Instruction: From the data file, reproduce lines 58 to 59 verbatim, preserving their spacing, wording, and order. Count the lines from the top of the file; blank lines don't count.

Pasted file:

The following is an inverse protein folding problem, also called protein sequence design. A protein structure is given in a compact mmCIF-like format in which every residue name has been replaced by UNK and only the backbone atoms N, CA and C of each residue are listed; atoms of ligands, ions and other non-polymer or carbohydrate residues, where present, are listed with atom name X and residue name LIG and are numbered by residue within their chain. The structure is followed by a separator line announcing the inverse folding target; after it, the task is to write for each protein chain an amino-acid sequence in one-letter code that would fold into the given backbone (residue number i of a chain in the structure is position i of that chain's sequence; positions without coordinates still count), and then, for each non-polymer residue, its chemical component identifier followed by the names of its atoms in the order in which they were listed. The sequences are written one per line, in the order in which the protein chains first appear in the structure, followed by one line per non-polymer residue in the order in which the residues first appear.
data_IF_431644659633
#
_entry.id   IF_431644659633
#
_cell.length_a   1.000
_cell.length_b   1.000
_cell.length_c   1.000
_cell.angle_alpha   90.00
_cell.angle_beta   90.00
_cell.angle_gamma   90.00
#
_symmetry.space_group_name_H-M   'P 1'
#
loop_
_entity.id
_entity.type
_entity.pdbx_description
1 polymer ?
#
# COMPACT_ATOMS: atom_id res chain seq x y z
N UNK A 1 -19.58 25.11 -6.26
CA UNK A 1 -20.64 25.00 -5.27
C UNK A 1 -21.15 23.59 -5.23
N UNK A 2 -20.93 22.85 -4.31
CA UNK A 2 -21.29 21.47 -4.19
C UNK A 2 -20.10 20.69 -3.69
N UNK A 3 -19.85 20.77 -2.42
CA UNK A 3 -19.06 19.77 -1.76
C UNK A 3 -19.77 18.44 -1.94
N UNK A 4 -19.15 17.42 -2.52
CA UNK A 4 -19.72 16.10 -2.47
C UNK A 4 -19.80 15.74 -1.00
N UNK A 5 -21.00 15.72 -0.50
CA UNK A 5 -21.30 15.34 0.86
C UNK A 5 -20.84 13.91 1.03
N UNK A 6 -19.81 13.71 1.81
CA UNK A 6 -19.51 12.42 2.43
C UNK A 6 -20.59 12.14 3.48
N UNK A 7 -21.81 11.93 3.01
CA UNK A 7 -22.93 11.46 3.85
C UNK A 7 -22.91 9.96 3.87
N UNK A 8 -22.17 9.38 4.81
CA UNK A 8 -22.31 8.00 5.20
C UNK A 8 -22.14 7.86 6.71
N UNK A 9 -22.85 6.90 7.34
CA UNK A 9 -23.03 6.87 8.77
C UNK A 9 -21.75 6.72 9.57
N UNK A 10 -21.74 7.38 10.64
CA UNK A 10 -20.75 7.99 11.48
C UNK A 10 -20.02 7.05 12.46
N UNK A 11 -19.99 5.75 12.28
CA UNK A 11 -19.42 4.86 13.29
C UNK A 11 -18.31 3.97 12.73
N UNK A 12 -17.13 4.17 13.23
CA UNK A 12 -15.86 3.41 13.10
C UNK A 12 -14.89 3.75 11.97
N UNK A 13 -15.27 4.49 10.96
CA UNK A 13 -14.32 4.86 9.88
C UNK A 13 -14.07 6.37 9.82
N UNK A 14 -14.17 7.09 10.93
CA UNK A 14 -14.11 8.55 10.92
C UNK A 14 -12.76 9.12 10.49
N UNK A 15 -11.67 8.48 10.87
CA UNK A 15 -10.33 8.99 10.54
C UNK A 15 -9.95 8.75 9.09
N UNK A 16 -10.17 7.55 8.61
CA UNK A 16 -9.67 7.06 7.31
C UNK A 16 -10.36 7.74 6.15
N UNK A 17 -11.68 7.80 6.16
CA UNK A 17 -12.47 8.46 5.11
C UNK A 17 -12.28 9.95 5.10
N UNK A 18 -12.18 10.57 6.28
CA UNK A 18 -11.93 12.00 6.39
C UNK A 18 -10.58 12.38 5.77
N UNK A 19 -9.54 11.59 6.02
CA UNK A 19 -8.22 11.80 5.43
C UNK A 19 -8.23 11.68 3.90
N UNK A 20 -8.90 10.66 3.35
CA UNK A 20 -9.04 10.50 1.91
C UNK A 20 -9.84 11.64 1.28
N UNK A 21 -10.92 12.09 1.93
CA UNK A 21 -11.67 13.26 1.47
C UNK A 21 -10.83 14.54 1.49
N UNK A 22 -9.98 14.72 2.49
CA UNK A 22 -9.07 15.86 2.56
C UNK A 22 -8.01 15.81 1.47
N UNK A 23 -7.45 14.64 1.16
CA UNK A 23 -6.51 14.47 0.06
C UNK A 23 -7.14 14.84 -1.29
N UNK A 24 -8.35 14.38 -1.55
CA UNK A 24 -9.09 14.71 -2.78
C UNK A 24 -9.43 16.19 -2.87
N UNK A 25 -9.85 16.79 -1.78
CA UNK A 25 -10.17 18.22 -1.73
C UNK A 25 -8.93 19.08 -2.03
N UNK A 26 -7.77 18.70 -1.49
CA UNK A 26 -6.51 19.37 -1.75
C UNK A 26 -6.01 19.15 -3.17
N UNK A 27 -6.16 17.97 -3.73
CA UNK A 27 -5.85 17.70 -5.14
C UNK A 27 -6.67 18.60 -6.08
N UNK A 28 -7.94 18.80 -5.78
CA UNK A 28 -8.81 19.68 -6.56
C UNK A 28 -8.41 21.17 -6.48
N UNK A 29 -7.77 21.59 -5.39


N UNK A 13 -15.27 4.49 10.96
CA UNK A 13 -14.32 4.86 9.88